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    Gazprom Advances South Stream Loan


South Stream BV is building the offshore section, now apparently destined for Turkey despite Bulgaria's wishes.

by: Dalga Khatinoglu

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Natural Gas & LNG News, Europe, Corporate, Investments, Political, Ministries, Infrastructure, Pipelines, Turk/Turkish Stream, News By Country, EU, Bulgaria, Russia, Turkey

Gazprom Advances South Stream Loan

Russian export monopoly Gazprom approved a €2.142bn ($2.5bn)  loan to South Stream Transport to build the TurkStream gas pipeline, the Russian gas holding said. The loan is to top up working capital with annual 3.98% interest, and is repayable no later than December 30, 2023. Gazprom owns half of Dutch-registered South Stream; Italian Eni has a fifth; and German Wintershall and French EDF each have 15%. 

In late May, Gazprom and the government of the Turkish Republic signed a protocol on the overland section of the transit line of the Turkish Stream gas pipeline to supply Russian gas to European consumers, which would defeat the Bulgarian prime minister's hope for a pipeline under the Black Sea.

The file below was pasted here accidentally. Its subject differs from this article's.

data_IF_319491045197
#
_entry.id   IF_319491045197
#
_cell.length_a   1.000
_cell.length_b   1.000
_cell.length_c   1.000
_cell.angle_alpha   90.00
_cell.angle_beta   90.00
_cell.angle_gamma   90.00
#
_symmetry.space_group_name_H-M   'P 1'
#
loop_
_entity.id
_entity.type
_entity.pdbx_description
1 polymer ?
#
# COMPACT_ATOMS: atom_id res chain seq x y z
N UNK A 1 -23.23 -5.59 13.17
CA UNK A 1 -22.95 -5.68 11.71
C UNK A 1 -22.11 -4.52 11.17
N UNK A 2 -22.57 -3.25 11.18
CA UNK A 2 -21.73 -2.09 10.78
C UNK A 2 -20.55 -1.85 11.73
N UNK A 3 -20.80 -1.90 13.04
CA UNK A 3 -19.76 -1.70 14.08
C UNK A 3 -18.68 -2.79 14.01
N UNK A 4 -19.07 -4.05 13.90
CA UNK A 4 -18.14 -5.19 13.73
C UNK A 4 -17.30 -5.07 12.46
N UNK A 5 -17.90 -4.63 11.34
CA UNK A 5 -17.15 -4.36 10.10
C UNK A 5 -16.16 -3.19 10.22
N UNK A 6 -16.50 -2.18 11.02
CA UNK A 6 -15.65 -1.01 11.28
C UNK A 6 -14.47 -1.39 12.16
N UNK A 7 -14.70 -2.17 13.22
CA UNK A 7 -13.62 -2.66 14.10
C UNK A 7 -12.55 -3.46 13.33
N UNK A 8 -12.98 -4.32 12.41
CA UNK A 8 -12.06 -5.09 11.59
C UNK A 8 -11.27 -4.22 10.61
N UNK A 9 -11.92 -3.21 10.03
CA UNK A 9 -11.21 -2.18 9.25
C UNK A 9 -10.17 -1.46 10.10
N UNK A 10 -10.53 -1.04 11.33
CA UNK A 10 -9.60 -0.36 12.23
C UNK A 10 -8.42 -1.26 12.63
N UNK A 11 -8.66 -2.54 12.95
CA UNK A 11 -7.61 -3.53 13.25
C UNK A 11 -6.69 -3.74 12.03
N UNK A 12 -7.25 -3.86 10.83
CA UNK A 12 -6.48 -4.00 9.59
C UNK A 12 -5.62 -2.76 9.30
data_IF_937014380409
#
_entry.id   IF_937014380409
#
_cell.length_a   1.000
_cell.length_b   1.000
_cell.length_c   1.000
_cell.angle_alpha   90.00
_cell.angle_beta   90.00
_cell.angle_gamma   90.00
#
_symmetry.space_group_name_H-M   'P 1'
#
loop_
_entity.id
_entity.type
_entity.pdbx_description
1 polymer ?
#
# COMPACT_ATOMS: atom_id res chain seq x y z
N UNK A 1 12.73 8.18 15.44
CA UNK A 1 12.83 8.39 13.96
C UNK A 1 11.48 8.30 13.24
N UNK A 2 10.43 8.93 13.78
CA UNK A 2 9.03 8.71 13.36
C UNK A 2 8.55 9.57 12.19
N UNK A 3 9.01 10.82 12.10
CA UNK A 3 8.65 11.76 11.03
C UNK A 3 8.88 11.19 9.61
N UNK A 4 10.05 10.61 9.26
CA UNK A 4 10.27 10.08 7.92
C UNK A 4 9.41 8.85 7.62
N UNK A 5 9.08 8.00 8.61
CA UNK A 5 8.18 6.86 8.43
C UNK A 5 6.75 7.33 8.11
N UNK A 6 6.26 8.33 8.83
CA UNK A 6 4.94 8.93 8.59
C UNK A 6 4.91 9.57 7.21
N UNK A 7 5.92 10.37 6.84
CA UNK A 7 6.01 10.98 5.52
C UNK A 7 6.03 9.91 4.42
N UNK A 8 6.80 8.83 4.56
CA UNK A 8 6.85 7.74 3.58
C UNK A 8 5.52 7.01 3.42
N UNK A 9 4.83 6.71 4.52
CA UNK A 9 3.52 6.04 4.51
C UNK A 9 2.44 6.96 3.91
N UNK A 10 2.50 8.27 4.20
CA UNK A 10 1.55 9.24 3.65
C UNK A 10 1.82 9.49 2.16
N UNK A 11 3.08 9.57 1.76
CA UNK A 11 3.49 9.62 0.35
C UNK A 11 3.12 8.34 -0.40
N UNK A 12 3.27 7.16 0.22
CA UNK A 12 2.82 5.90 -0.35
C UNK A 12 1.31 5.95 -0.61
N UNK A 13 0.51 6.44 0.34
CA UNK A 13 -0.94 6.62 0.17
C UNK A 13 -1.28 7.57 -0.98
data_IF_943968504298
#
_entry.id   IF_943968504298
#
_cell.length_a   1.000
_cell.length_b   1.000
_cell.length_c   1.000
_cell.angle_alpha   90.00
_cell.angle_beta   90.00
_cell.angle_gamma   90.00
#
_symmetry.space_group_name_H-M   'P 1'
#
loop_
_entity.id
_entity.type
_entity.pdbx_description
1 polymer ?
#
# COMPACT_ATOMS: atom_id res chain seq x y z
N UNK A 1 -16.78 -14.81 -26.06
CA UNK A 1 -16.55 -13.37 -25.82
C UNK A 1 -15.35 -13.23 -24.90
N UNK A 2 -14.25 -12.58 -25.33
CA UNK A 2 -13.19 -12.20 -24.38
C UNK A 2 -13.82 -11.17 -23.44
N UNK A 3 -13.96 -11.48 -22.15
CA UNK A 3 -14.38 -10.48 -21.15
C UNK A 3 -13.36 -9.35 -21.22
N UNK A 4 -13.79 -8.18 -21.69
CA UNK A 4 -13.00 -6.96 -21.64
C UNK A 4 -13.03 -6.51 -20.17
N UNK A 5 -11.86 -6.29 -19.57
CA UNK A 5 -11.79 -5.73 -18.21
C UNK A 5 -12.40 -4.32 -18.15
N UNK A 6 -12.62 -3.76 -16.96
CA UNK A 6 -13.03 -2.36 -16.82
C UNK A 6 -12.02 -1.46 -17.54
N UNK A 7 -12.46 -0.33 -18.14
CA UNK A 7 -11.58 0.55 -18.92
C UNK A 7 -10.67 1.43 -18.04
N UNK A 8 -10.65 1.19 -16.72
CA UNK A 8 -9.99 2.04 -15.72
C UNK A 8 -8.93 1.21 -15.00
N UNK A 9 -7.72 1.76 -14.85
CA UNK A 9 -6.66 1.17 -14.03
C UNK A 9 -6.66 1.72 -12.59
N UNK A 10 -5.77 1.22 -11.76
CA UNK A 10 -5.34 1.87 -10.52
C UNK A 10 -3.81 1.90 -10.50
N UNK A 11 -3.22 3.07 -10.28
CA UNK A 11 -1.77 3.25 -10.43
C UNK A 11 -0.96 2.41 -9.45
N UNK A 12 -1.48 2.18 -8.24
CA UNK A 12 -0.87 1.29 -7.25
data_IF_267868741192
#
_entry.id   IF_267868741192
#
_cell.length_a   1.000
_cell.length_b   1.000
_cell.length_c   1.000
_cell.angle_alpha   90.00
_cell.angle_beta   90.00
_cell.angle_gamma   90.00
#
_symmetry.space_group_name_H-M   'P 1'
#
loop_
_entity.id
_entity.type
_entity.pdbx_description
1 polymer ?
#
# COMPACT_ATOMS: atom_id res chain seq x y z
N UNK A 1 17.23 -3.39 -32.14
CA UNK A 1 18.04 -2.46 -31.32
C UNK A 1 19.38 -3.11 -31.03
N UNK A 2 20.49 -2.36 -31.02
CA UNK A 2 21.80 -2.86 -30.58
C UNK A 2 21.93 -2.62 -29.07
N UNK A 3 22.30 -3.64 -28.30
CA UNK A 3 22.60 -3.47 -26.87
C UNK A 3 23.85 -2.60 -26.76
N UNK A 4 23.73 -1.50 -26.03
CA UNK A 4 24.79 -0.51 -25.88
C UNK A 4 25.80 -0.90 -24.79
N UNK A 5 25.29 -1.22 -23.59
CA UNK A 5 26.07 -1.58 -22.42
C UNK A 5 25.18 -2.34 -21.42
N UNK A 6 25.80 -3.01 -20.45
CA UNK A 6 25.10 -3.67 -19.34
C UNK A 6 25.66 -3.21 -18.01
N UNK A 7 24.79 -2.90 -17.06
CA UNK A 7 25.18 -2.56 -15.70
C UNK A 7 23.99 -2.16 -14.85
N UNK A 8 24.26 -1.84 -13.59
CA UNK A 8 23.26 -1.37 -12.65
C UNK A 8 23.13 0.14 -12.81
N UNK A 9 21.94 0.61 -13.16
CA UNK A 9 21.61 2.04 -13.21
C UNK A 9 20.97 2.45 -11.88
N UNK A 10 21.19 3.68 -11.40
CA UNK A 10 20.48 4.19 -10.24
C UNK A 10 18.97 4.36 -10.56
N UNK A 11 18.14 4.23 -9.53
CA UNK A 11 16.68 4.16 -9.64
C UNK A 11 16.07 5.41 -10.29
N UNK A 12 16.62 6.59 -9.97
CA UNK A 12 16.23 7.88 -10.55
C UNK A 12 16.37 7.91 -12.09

Russia's previous attempt at gas deliveries directly to Bulgaria cost it almost a billion dollars when the project was cancelled in 2014. Russian television broadcasts June 3 said that Bulgaria had pulled out of the South Stream project under European Commission pressure to limit imports of Russian gas, although technically it was cancelled when the European Commission faulted the Bulgarian procurement process.

Gazprom and Turkish transmission system operator Botas have agreed the basic conditions and parameters for the construction, which will be carried out by TurkAkin Gaz Tasima, their 50-50 joint venture.

Earlier Gazprom said it was negotiating the route of the second branch of TurkStream in Turkey, but that its route into southern Europe was not fixed. The two main options are being discussed in accordance with the procedures in the European Union and the European Commission (EC), it said, although observers note that the anti-trust settlement with the EC will ultimately make it much easier for third parties also to sell gas in Bulgaria. The new line could go into Bulgaria from Turkey or west into Greece, in both cases avoiding the Russia-Ukraine-Romania route.

Russia's prime minister Dmitry Medvedev held a telephone conversation with his Turkish counterpart Binali Yildirim, during which the two heads of government discussed the construction of the Akkuyu nuclear power plant and TurkStream gas pipeline.

As reported on the website of the government of the Russian Federation, Medvedev and Yildirim noted the importance of intensifying co-operation with interested ministries and agencies of Russia and Turkey in order to create favourable conditions for the expansion of bilateral co-operation in a wide range of areas.

Gazprom began construction of the 930-km offshore section of TurkStream in May 2017 and the first string was completed in late April this year. The first line will be intended for the Turkish market, the second for Europe, and each will be able to carry 15.75bn m³/yr when commissioned in late 2019.